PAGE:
Our drinks arrived. I sank mine and ordered another before the waiter even turned his back on our table.
‘And who’s this Garibaldi chap?’ I asked. ‘Some grubby wop, never done a day’s work in his life?’
Jacques stared at me long enough to tell me he wasn’t just ‘some grubby wop’. Shouldn’t have said that, not sure why I did. I felt lightheaded. My third bourbon arrived and I downed that in one too. This would blow away the cobwebs. Before sending away the waiter once more, however, I asked for a glass of water. For Jacques, you understand. The poor man must be pretty drunk by now.
‘So, Garibaldi,’ I said, in a voice so loud it surprised both of us, ‘he live around here?
It was then that Jacques got quite cross. Perhaps it was the wine. His face always turned red when annoyed. It looked very funny. I stifled a chuckle. I was no longer in the mood for this stupid mission. I just wanted to spend the afternoon getting smashed right here in this chair. Paris is a city for lounging and drinking. Time means less here. Actions have fewer consequences. Good job I was with Jackie Boy to keep me focused, even if he had turned into a grumpy old crosspatch. I put my glass down near the table, which for some reason had started to move. Taking care to speak clearly, I asked Jacques to tell me all he knew.
Turns out Garibaldi didn’t live in Paris. Turns out he was dead. Died last century. This was why, suggested Jacques, I hadn’t heard of him. Jacques was right. I have no interest in history. The only dates that interests me are either on a bottle of Krug or waiting for me at the bar. I’m a man of the moment. Live for now, that’s my motto. Or is it carpe diem? One of the two. To me, history is old duffers asleep in stuffy libraries. I leave history where it belongs. In the past. Ooh, that’s good. I’ll remember that one and use it again when I’m next talking to someone about history. But at that moment it was Jacques doing the talking and probably about the job, so I forced myself to listen.
‘General Giuseppe Garibaldi,’ he began, ‘was the father of modern Italy. He-’
‘So he was a soldier?’
‘He was many things, Hugo,’ smiled Jacques, clearly enjoying his lesson. ‘Soldier, politician, revolutionary, warrior, leader. He was the people’s champion. He was a force of nature. He was a thief and a hero. He was -’
That was the best joke I’ve made in a long time.
‘He was,’ Jackie continued, ‘one of the most important Italian figures of the nineteenth century. All the great intellectuals of the time adored him.’
‘I see,’ I said, not quite seeing. ‘So what’s this sword business? And this is France not Italy. Why the hell am I in Paris?’
‘That I do not know. As I said, here’s your jumping-off point.’
Jacques prodded the brief with a long finger.
‘Come on, Jackie,’ I said, folding and tucking the brief inside my jacket pocket. ‘Please tell me you know this Gadbois fellow?’
‘I know of him’, replied Jacques. ‘Purely by chance, I can assure you.’
I leaned in. Now I was finally getting interested.
‘Marcel Gadbois lives in the heart of Paris. Teaches at the Sorbonne. As a matter of fact, I just finished reading his latest work. Nineteenth-century European revolutionary politics. It was, how you say, illuminating. Anyway. The biography on the inside cover said that Gadbois lives in Montmartre. When I saw his photograph on the back of the book I realised I had seen him before.’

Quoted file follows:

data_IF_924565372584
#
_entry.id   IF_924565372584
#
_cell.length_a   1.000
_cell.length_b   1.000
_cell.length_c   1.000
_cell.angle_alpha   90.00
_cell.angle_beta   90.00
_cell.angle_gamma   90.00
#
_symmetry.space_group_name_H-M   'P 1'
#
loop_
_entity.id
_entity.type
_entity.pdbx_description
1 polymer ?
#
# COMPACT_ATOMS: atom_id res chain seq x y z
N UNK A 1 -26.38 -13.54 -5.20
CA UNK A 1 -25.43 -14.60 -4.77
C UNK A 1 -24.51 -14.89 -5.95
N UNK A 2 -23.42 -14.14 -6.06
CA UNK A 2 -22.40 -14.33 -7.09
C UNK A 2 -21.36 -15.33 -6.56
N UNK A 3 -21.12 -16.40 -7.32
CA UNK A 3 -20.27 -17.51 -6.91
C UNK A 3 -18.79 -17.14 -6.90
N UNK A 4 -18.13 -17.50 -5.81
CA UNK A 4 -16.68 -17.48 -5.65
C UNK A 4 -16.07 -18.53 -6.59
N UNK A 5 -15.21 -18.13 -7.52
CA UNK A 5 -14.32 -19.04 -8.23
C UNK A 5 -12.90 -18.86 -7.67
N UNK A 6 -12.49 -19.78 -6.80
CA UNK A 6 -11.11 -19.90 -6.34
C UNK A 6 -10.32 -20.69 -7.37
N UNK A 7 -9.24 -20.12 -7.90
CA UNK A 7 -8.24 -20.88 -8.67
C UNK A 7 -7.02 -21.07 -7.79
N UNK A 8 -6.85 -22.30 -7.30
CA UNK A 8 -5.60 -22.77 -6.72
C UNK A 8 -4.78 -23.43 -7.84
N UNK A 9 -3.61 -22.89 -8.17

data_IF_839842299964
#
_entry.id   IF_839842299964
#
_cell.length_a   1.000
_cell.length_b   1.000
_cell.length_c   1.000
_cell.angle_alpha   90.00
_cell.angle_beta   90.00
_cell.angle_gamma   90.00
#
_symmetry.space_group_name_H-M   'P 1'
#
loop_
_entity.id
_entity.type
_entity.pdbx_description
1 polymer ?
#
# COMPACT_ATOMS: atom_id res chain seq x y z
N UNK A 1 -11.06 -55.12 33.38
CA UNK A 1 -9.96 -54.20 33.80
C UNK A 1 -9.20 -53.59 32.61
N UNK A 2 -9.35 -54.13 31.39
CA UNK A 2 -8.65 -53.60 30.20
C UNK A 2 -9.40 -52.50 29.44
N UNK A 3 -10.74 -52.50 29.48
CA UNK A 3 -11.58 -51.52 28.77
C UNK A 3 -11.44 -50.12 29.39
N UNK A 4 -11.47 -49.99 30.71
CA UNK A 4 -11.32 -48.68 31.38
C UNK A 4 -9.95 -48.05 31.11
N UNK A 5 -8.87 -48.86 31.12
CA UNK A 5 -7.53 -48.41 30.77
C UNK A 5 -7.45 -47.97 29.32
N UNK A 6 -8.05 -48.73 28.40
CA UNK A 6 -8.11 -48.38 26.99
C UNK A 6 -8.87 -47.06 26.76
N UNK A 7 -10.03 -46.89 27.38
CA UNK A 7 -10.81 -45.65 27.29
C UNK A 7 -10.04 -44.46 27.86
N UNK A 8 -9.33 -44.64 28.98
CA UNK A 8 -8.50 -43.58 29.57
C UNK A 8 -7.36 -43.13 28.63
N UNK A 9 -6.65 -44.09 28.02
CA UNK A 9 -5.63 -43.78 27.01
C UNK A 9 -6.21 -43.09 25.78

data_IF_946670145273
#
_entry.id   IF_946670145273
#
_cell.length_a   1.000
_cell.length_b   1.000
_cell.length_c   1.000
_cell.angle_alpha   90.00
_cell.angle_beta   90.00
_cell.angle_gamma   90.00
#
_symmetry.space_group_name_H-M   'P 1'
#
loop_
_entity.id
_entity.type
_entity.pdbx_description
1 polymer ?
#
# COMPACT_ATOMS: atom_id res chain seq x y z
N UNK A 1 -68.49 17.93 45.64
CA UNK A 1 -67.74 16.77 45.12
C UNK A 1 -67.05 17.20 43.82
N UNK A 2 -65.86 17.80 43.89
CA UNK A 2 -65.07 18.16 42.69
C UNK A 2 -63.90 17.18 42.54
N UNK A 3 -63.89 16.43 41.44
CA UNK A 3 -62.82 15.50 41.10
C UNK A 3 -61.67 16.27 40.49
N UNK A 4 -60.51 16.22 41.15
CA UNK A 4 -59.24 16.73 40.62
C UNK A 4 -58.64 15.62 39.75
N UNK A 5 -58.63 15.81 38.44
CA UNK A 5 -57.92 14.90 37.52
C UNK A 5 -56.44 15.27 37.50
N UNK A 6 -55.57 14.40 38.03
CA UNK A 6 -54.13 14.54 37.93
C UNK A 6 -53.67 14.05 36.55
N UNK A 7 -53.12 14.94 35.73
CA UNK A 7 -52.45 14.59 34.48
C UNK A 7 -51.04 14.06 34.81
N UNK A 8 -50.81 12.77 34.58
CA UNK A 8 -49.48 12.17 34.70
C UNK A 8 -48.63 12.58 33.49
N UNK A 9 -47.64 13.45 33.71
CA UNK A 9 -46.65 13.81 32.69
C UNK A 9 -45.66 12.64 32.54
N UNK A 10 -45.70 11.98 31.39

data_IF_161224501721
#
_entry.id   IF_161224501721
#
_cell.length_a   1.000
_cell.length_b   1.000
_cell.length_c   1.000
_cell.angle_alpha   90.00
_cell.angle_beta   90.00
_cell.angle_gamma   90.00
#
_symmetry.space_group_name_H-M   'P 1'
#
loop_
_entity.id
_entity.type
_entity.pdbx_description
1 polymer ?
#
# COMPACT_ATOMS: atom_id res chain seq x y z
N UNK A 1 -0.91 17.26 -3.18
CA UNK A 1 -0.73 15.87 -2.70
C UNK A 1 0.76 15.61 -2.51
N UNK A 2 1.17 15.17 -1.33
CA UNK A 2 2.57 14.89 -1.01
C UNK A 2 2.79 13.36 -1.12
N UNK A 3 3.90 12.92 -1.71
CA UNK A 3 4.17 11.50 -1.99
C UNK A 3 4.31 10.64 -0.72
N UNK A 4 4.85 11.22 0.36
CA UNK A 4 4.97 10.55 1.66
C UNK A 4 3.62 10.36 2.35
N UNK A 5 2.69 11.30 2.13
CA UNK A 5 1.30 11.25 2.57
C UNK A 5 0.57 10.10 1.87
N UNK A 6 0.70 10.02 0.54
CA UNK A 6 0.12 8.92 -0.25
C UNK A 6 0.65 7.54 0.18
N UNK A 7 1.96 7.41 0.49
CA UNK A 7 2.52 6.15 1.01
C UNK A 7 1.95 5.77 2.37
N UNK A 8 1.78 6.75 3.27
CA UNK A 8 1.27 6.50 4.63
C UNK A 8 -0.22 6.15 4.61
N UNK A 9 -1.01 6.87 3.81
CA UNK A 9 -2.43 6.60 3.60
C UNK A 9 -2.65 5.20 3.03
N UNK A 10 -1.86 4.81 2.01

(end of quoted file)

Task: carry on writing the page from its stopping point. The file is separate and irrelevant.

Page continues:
‘He takes his dinner at the same bistro I often enjoy. He’s there every night. I don’t blame him. It is superb. They have, how you English say, “spiffing steak.”’
‘Never mind the beef, old boy. The name?’
‘Chez Eugene. On Place du Tetre. We’ve been there before.’
I stared at Jackie’s nose.
‘You remember?’ he nudged. ‘That beautiful square in the shadow of the Sacré-Cœur. We had a wager that you could not drink for 24 hours straight.’
I winced. Must have lost that bet.
‘You lasted 26,’ smiled Jacques. ‘I remember you serenading a short, blonde waitress Au Lapin Agile while standing on the piano.’
I grimaced. ‘Did it work?’
‘You were naked.’
‘Well this is fantastic news, Jackie!’ I said, trying not to leap from my chair. ‘Not the nude singing bit. This meeting, right here, now. It’s meant to be. Me calling you, you knowing about this froggy boffin. My stars, someone’s smiling down on me! Probably making up for the whole monkey business at the airport.’
This time I did leap from my chair.
‘Come on, let’s head to yours, get me right as rain and this evening we can lean on this Gadbois character over a spiffing steak!’
‘Before we go, I recommend you wipe that off.’
He gestured to my face. I felt my top lip and looked at my fingers. I still had the makeshift moustache I’d smeared on back at the hotel. What a prize tit!
‘Jackie, you absolute swine! When were you going to tell me about that?’
‘I just did.’
Good old Jackie.
‘Righto,’ I said. ‘Two ticks.’
I made my way down the spiral staircase to the gents. I wasn’t really angry at Jacques. This terrible day was getting better by the minute. A tad squiffy, but I was back on a job and I had a solid lead. Things were falling into place. My dear Paris and her dark pleasures will have to wait. I washed my face clean in the sink – another excellent public toilet by the way – and bounded back up to Jacques, who was still at the table, settling up with the waiter.
‘Shall we?’ I asked, a spring in my step. I was excited about what surprise suit my friend had waiting for me back in his apartment. Something elegantly European perhaps? If you can’t go British, you can’t go wrong with a crisp Brioni or the clean lines of a Zegna.
Jacques wearily rose and smiled one of his crooked smiled. I really am terribly fond of Jacques. So we were both quite upset when the front window exploded and three bullets screamed into his chest.
 Been informed it’s actually Cary. Not his real name. Ridiculous name.
 Summer of ’54. Trapped in Piedras Negras when hurricane Alice hit. Not much to do. Lost a game of poker. No fit state. Things got ugly. I still can’t go back to that end of the Rio Bravo. Shame.